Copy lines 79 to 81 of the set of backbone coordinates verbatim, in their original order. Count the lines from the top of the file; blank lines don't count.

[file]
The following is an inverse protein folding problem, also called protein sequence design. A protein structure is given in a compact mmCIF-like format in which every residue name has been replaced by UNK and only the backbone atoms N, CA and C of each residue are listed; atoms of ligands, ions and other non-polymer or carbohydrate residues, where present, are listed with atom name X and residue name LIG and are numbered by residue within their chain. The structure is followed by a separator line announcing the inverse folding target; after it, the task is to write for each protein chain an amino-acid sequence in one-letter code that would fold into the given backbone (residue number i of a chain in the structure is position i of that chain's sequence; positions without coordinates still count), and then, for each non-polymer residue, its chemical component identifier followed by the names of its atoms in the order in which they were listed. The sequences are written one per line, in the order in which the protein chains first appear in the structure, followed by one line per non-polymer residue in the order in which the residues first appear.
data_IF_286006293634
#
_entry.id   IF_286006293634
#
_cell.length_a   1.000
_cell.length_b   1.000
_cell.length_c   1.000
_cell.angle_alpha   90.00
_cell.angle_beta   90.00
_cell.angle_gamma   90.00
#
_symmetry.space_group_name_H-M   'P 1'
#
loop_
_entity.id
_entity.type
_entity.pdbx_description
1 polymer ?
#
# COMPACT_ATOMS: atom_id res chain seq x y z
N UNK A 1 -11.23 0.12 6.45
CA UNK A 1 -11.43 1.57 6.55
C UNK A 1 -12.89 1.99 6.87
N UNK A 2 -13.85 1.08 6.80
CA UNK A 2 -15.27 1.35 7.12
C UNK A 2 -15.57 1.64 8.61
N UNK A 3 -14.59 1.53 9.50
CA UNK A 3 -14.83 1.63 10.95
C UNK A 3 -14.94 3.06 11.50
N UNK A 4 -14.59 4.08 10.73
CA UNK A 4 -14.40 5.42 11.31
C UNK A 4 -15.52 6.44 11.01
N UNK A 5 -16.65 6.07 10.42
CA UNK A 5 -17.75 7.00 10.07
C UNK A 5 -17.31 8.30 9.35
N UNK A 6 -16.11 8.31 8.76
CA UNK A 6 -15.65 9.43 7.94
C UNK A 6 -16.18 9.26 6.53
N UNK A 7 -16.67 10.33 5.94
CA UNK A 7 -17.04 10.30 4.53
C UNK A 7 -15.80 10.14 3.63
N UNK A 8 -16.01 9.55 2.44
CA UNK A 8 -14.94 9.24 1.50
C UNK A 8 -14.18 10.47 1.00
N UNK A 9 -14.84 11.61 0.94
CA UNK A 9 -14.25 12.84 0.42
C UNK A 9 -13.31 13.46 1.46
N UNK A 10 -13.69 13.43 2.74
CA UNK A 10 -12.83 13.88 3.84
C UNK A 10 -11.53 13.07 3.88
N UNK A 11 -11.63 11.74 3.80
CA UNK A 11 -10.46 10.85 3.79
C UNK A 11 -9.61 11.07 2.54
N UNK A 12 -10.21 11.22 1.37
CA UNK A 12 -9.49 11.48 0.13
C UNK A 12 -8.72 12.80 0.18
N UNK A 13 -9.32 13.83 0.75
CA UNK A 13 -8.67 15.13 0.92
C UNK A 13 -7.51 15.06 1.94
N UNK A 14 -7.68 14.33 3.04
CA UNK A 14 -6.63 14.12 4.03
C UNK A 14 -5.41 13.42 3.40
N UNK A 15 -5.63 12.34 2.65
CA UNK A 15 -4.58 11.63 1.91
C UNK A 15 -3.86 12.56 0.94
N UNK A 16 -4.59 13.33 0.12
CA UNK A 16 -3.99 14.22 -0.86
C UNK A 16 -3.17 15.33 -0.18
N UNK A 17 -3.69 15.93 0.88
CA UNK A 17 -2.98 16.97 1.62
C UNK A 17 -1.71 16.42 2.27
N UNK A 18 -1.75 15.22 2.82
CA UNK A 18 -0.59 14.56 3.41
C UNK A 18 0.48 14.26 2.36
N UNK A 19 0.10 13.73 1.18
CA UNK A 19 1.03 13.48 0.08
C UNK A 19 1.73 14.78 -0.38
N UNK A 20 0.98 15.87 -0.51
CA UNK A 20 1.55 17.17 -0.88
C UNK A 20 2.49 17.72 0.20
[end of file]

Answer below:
N UNK A 20 0.98 15.87 -0.51
CA UNK A 20 1.55 17.17 -0.88
C UNK A 20 2.49 17.72 0.20